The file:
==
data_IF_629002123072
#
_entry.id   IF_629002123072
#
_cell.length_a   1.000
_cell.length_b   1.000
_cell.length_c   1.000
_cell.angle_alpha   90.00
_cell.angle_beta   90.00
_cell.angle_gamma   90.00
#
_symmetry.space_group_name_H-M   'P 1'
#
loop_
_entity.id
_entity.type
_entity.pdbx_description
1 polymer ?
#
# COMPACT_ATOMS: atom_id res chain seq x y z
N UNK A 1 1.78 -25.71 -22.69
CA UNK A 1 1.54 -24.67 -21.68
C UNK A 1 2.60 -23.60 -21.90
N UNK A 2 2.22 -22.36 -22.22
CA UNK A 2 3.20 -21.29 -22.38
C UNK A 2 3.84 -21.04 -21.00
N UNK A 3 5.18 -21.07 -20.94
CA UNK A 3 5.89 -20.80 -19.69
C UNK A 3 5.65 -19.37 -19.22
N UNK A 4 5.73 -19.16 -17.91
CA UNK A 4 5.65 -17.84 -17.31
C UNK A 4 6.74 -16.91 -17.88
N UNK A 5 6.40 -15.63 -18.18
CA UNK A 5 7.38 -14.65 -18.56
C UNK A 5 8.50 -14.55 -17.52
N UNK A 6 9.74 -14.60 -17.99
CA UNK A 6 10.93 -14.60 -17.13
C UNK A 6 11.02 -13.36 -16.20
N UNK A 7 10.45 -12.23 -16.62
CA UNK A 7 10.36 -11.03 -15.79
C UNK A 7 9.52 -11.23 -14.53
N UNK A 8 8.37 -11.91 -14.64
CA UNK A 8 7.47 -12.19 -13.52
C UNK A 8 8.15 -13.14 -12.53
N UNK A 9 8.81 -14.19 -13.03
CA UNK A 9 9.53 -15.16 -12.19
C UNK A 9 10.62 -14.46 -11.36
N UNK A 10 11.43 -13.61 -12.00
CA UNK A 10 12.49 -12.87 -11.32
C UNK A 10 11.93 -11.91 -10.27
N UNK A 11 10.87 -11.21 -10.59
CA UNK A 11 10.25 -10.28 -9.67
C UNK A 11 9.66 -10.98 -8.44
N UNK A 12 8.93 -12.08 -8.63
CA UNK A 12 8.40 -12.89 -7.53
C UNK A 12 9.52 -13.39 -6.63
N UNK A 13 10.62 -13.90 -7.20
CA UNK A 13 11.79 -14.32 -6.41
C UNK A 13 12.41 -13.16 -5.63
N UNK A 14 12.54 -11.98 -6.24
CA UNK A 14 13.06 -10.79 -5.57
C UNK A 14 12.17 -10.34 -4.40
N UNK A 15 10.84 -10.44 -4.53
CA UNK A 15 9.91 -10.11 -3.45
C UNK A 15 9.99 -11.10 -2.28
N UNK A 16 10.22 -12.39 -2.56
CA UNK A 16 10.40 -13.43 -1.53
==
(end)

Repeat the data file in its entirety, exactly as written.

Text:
data_IF_629002123072
#
_entry.id   IF_629002123072
#
_cell.length_a   1.000
_cell.length_b   1.000
_cell.length_c   1.000
_cell.angle_alpha   90.00
_cell.angle_beta   90.00
_cell.angle_gamma   90.00
#
_symmetry.space_group_name_H-M   'P 1'
#
loop_
_entity.id
_entity.type
_entity.pdbx_description
1 polymer ?
#
# COMPACT_ATOMS: atom_id res chain seq x y z
N UNK A 1 1.78 -25.71 -22.69
CA UNK A 1 1.54 -24.67 -21.68
C UNK A 1 2.60 -23.60 -21.90
N UNK A 2 2.22 -22.36 -22.22
CA UNK A 2 3.20 -21.29 -22.38
C UNK A 2 3.84 -21.04 -21.00
N UNK A 3 5.18 -21.07 -20.94
CA UNK A 3 5.89 -20.80 -19.69
C UNK A 3 5.65 -19.37 -19.22
N UNK A 4 5.73 -19.16 -17.91
CA UNK A 4 5.65 -17.84 -17.31
C UNK A 4 6.74 -16.91 -17.88
N UNK A 5 6.40 -15.63 -18.18
CA UNK A 5 7.38 -14.65 -18.56
C UNK A 5 8.50 -14.55 -17.52
N UNK A 6 9.74 -14.60 -17.99
CA UNK A 6 10.93 -14.60 -17.13
C UNK A 6 11.02 -13.36 -16.20
N UNK A 7 10.45 -12.23 -16.62
CA UNK A 7 10.36 -11.03 -15.79
C UNK A 7 9.52 -11.23 -14.53
N UNK A 8 8.37 -11.91 -14.64
CA UNK A 8 7.47 -12.19 -13.52
C UNK A 8 8.15 -13.14 -12.53
N UNK A 9 8.81 -14.19 -13.03
CA UNK A 9 9.53 -15.16 -12.19
C UNK A 9 10.62 -14.46 -11.36
N UNK A 10 11.43 -13.61 -12.00
CA UNK A 10 12.49 -12.87 -11.32
C UNK A 10 11.93 -11.91 -10.27
N UNK A 11 10.87 -11.21 -10.59
CA UNK A 11 10.25 -10.28 -9.67
C UNK A 11 9.66 -10.98 -8.44
N UNK A 12 8.93 -12.08 -8.63
CA UNK A 12 8.40 -12.89 -7.53
C UNK A 12 9.52 -13.39 -6.63
N UNK A 13 10.62 -13.90 -7.20
CA UNK A 13 11.79 -14.32 -6.41
C UNK A 13 12.41 -13.16 -5.63
N UNK A 14 12.54 -11.98 -6.24
CA UNK A 14 13.06 -10.79 -5.57
C UNK A 14 12.17 -10.34 -4.40
N UNK A 15 10.84 -10.44 -4.53
CA UNK A 15 9.91 -10.11 -3.45
C UNK A 15 9.99 -11.10 -2.28
N UNK A 16 10.22 -12.39 -2.56
CA UNK A 16 10.40 -13.43 -1.53